So somebody is getting rich right now. All you need is a patsie to sell to at the top. And wouldn't that be the US taxpayer - as the Fed buys up bonds via open market operations to hold rates down/prices up?

CrystalRadio said...

Hey Greyzone, you say,

Now let your imagination go one step further. What would a sociopath do in that situation?

First invade Iraq?

On thinking about the unthinkable, I am quite happy not to be in charge of making any decision about how to play out the dilemma us 6.5 billion and rising are facing.
It seems to me that there are two choices with neither very jolly ones. First to continue the present course of thinking that with a few technical changes, like a windmill in every pot, we will avoid a heat death style meltdown and just sweetly muddle through. Better we hope for an alien from space intervention. Second is the premeditated 'culling' by extraordinary means such as that oldie but goody 'preemptive nuclear strike', which seems to be having a revival in the theaters these days.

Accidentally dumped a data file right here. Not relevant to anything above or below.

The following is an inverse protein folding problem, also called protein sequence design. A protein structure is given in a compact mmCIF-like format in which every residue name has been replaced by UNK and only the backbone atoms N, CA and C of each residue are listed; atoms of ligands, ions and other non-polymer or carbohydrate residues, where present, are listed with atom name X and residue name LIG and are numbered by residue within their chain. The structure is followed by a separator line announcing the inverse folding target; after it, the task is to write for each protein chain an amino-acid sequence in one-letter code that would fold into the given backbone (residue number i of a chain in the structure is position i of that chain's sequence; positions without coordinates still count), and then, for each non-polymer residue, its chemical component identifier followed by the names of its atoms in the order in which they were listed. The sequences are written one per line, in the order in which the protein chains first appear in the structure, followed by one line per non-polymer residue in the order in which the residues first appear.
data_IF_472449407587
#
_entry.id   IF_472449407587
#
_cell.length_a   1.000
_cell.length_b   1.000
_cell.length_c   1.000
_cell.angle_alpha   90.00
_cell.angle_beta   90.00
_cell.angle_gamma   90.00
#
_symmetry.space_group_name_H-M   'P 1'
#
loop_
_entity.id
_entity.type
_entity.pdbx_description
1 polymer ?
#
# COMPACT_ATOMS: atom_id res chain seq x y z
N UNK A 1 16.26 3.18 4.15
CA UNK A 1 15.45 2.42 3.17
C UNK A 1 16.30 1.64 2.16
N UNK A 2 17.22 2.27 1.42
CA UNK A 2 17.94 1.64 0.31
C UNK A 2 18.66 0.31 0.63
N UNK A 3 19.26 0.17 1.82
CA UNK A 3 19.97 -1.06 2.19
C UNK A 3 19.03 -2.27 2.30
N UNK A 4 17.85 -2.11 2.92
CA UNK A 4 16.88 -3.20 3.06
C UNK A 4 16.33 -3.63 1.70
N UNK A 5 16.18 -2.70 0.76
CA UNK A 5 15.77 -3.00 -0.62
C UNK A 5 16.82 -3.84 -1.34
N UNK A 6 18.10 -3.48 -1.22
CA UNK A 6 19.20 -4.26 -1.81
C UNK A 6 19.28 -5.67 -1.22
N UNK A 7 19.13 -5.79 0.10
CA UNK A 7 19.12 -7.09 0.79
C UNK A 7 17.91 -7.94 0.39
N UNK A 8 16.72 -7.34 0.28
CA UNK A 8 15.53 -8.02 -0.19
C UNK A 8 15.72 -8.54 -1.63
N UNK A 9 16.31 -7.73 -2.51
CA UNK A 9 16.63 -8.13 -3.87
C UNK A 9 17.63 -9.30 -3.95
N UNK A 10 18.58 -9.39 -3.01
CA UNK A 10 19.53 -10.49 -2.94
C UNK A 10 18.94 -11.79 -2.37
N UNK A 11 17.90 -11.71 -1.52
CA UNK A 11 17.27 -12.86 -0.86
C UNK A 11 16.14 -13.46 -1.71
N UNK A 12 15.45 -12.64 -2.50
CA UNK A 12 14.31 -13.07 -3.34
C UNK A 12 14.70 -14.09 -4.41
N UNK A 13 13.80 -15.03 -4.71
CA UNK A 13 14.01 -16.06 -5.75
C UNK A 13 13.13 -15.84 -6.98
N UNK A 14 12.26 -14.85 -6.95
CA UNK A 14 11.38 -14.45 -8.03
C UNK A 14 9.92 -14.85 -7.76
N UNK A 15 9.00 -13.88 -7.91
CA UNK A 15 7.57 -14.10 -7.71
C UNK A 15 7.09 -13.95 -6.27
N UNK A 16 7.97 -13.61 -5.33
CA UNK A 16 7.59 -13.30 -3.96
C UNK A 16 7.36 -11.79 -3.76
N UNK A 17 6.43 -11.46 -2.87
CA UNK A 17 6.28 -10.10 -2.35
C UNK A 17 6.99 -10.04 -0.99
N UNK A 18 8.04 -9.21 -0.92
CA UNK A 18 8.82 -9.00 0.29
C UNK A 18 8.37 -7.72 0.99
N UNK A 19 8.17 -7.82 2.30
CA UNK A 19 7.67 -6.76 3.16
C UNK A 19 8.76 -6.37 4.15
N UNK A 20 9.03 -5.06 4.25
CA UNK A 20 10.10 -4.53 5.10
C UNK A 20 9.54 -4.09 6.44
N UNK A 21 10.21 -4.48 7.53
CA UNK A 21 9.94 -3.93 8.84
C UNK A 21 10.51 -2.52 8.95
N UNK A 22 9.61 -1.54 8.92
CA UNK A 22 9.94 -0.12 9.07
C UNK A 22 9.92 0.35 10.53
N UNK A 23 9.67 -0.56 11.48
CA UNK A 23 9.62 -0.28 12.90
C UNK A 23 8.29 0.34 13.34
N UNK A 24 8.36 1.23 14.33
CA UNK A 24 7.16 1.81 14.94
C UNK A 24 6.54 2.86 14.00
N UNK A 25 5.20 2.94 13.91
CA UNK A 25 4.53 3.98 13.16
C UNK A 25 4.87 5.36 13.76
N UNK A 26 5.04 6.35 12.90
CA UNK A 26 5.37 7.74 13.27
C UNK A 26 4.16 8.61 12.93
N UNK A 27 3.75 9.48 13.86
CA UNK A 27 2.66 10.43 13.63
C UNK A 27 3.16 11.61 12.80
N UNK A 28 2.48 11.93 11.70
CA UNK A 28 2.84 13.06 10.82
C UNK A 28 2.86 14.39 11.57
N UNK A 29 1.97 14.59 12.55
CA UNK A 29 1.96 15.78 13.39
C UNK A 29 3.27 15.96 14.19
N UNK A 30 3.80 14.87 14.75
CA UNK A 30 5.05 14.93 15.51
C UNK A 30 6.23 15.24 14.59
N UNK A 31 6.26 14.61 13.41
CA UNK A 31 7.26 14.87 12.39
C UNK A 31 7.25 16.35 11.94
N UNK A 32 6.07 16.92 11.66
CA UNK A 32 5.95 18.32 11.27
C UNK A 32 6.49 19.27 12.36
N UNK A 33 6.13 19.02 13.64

Call me irresponsible but from a purely rational point view the latter seems to be the optimum choice. Lovelock, while he doesn't come right out with anything quite so horrible, makes mention of nuclear war not being quite as bad from a planetary point of impact as usually thought. If that is any comfort.

I am glad I don't have any power in the matter, as if I did I would need to, like Pontius Pilate, rush for the washbowl and weasel wash my way out.

BTW I don't really consider Bush a sociopath, but more a religious maniac with hell-fire on the mind.